NEWS

EU looks for a way out of crisis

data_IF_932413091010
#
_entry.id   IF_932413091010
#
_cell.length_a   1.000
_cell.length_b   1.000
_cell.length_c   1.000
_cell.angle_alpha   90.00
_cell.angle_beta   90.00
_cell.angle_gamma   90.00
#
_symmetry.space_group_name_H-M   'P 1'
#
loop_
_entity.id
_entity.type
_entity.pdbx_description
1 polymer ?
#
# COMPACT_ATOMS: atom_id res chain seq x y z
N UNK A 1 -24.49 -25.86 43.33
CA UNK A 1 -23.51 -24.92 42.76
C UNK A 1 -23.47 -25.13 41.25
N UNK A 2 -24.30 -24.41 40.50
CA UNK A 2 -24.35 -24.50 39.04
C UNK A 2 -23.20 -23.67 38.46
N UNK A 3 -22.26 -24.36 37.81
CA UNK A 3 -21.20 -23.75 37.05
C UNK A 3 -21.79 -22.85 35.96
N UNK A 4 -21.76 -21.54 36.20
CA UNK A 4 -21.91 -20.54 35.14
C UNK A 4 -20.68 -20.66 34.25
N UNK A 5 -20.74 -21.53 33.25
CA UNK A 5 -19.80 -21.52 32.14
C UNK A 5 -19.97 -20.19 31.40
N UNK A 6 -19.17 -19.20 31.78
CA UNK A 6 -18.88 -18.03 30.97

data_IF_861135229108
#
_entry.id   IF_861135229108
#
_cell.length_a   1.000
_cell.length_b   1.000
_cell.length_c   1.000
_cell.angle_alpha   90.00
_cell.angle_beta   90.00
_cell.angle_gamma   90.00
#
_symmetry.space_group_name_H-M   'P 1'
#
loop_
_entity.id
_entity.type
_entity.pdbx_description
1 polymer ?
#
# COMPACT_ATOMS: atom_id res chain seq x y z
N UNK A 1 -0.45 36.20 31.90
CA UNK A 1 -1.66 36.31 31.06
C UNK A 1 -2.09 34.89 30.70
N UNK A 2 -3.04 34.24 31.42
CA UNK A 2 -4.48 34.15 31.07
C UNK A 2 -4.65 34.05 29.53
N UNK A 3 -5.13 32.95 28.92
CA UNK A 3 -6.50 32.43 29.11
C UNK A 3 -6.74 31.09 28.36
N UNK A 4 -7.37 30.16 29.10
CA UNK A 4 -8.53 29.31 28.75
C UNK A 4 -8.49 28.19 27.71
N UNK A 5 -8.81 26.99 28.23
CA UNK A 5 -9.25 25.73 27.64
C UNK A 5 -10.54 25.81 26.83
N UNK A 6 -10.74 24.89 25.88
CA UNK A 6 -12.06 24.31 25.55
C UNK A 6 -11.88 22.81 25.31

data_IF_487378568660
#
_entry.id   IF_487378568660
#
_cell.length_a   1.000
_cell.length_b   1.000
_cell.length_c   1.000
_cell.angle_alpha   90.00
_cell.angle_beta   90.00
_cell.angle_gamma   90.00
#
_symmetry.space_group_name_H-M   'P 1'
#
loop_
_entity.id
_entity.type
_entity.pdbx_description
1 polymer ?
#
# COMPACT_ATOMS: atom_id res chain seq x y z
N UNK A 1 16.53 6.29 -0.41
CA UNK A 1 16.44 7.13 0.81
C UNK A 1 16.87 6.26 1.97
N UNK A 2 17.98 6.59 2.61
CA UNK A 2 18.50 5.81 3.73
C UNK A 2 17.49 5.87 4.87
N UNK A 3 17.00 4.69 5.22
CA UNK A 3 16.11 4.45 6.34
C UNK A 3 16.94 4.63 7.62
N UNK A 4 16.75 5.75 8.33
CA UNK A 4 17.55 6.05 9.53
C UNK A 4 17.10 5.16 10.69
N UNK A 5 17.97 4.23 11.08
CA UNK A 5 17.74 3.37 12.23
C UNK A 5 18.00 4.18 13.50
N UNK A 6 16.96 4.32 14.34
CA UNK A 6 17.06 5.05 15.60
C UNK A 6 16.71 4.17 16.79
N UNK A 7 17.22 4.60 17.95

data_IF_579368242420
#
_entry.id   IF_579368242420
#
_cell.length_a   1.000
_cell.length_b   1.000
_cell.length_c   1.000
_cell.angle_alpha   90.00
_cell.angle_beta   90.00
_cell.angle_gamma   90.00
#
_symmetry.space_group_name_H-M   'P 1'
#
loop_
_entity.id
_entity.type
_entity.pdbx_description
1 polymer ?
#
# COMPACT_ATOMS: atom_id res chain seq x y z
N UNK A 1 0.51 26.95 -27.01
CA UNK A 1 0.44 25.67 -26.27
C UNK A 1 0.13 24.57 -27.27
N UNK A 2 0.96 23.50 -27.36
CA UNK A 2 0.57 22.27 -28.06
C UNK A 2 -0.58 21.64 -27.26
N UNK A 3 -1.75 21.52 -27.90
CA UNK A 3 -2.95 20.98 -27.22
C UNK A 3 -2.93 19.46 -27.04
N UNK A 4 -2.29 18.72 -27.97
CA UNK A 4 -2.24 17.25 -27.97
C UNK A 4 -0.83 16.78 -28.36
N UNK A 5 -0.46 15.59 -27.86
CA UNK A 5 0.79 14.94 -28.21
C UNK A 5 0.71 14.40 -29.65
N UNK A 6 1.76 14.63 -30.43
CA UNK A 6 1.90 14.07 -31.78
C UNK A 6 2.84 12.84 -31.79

BRUSSELS – The euro is under siege – and the next few days will be crucial. Financial markets are betting heavily that Greece’s crushing debt could drag down the entire eurozone, and that could force reluctant EU leaders into an embarrassing bailout. If EU leaders don’t take some kind of decisive action this week at their summit meeting, the euro could continue its slide – and Greece’s economic woes could spread to other countries in the 16-nation eurozone like Portugal, Spain or even farther to heavily indebted Italy and Belgium. European Union leaders will issue a statement on Greece after the meeting, officials said yesterday, but added the contents had not yet been discussed and would not say if it would lay out details of a bailout. «Thursday’s EU summit is the real litmus test,» said VTB Capital analyst Neil MacKinnon. «If it fails to come up with any debt restructuring package or a quasi-bailout, then the pressure on the euro will increase.» Investors have turned increasingly pessimistic on the outlook for the euro, so much so that speculative traders’ short positions, or bets against the single currency, have reached a record high, said MacKinnon. While some of those short trades, reported by the US Commodity Futures Trading Commission, will have been unwound – the euro was in fact up somewhat yesterday – the data suggest market sentiment is at a turning point. Yesterday, a new Commission – the EU government – was formally approved by the European Parliament, and now must immediately confront a gathering sense that the euro’s fundamental weakness – no common fiscal policy for its wildly diverse economies – has been exposed. A bailout would be a blow to monetary union by showing that the framework set up to support it was insufficient to ward off a crisis. With budgets in the hands of 16 separate governments, the euro relies on a set of rules limiting deficits to 3 percent of gross domestic product. Large deficits can undermine a currency. Continued market skepticism about government finances could mean Greece and other troubled countries will have to pay higher interest rates to borrow. That would intensify austerity measures – less spending and more taxes – that in turn will mean less money in many workers’ pockets, particularly in the public sector, as well as less stimulus for flagging growth. The European Union’s own government-backed lender said yesterday that its rules do not permit it to bail out Greece or any other European country that can’t pay its debts, narrowing leaders’ options. The euro is now trading near an eight-month low against the US dollar on worries about Greece. European stocks inched up yesterday, and the euro rose by three-quarters of a cent to $1.3725, on speculation that heads of state and government will have to announce something at tomorrow’s summit. The euro was as high as $1.51 in December. The bounce followed news that European Central Bank President Jean-Claude Trichet had left a banking conference in Australia to attend the summit, stoking expectations of some kind of backstop for Greece. Jittery markets are piling the pressure on EU nations to state clearly what they would do if a euro member is likely to default. Officials have not managed to calm these market worries with repeated assurances from both the EU and the Greek government that Greece can pull itself out of its debt crisis with a harsh austerity program of cuts to public spending that have already triggered strikes and protests. Greek Prime Minister George Papandreou held government talks yesterday on accelerating those cuts with reforms to pensions and wages – an effort to prove to markets that Greece can and will make long-term spending reductions and not need a bailout. The EU’s executive Commission has backed the Greek program and says no bailout will be needed. European Union nations say the same, rejecting reports that they are talking about possible bailout plans. The bailout options are limited – but not impossible. European Union agencies – such as the European Commission – can’t take on debt for governments. Neither can the European Investment Bank, it said. It has 75 billion euros ($103 billion) to lend for infrastructure and economy projects, usually in poorer EU nations. Three EU members that don’t use the euro – Hungary, Latvia and Romania – have secured bailouts from the International Monetary Fund and the EU. But EU officials say that IMF help won’t be needed for a euro country. That leaves the ball in the court of EU governments. Legally, governments can do it if a member state «is seriously threatened with severe difficulties caused by… exceptional occurrences beyond its control.» What remains is deciding how to do it and what taking on Greek debt could do to richer nations. EU governments could cut the costs of Greek spreads overnight by agreeing to jointly underwrite Greece’s debt – but this could hike the cost of their own borrowings. What is clear is that EU governments do not want to let Greece off the hook – and that any option would force Greece to make long-delayed reforms to rife tax evasion, rigid labor market rules and an inefficient and high-spending pension and healthcare system.